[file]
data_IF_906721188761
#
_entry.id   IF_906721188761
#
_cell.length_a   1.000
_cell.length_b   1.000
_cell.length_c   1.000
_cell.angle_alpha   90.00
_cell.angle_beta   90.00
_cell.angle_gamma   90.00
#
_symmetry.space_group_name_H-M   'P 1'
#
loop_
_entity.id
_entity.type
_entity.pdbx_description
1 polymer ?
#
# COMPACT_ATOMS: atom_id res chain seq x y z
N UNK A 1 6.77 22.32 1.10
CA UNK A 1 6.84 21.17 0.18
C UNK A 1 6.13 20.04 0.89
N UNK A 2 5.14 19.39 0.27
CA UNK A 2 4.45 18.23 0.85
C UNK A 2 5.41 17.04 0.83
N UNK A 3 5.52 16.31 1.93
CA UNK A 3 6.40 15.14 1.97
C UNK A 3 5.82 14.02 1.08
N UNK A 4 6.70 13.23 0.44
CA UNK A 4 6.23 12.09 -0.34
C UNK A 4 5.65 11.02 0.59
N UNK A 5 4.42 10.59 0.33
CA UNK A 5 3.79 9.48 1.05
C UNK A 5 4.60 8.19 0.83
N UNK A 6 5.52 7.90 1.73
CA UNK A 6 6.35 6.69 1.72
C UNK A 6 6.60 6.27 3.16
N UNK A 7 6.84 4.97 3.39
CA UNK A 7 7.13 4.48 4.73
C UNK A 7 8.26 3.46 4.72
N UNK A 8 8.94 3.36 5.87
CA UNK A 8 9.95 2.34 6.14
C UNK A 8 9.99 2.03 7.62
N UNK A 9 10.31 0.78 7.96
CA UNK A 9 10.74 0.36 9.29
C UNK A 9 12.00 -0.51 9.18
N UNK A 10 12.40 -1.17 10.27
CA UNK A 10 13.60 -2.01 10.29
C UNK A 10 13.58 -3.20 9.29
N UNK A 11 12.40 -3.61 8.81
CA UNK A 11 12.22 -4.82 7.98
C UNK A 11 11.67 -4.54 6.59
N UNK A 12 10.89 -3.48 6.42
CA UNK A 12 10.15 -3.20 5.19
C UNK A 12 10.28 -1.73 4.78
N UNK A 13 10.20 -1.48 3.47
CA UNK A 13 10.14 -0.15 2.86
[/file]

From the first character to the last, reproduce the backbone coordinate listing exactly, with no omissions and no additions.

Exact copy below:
data_IF_906721188761
#
_entry.id   IF_906721188761
#
_cell.length_a   1.000
_cell.length_b   1.000
_cell.length_c   1.000
_cell.angle_alpha   90.00
_cell.angle_beta   90.00
_cell.angle_gamma   90.00
#
_symmetry.space_group_name_H-M   'P 1'
#
loop_
_entity.id
_entity.type
_entity.pdbx_description
1 polymer ?
#
# COMPACT_ATOMS: atom_id res chain seq x y z
N UNK A 1 6.77 22.32 1.10
CA UNK A 1 6.84 21.17 0.18
C UNK A 1 6.13 20.04 0.89
N UNK A 2 5.14 19.39 0.27
CA UNK A 2 4.45 18.23 0.85
C UNK A 2 5.41 17.04 0.83
N UNK A 3 5.52 16.31 1.93
CA UNK A 3 6.40 15.14 1.97
C UNK A 3 5.82 14.02 1.08
N UNK A 4 6.70 13.23 0.44
CA UNK A 4 6.23 12.09 -0.34
C UNK A 4 5.65 11.02 0.59
N UNK A 5 4.42 10.59 0.33
CA UNK A 5 3.79 9.48 1.05
C UNK A 5 4.60 8.19 0.83
N UNK A 6 5.52 7.90 1.73
CA UNK A 6 6.35 6.69 1.72
C UNK A 6 6.60 6.27 3.16
N UNK A 7 6.84 4.97 3.39
CA UNK A 7 7.13 4.48 4.73
C UNK A 7 8.26 3.46 4.72
N UNK A 8 8.94 3.36 5.87
CA UNK A 8 9.95 2.34 6.14
C UNK A 8 9.99 2.03 7.62
N UNK A 9 10.31 0.78 7.96
CA UNK A 9 10.74 0.36 9.29
C UNK A 9 12.00 -0.51 9.18
N UNK A 10 12.40 -1.17 10.27
CA UNK A 10 13.60 -2.01 10.29
C UNK A 10 13.58 -3.20 9.29
N UNK A 11 12.40 -3.61 8.81
CA UNK A 11 12.22 -4.82 7.98
C UNK A 11 11.67 -4.54 6.59
N UNK A 12 10.89 -3.48 6.42
CA UNK A 12 10.15 -3.20 5.19
C UNK A 12 10.28 -1.73 4.78
N UNK A 13 10.20 -1.48 3.47
CA UNK A 13 10.14 -0.15 2.86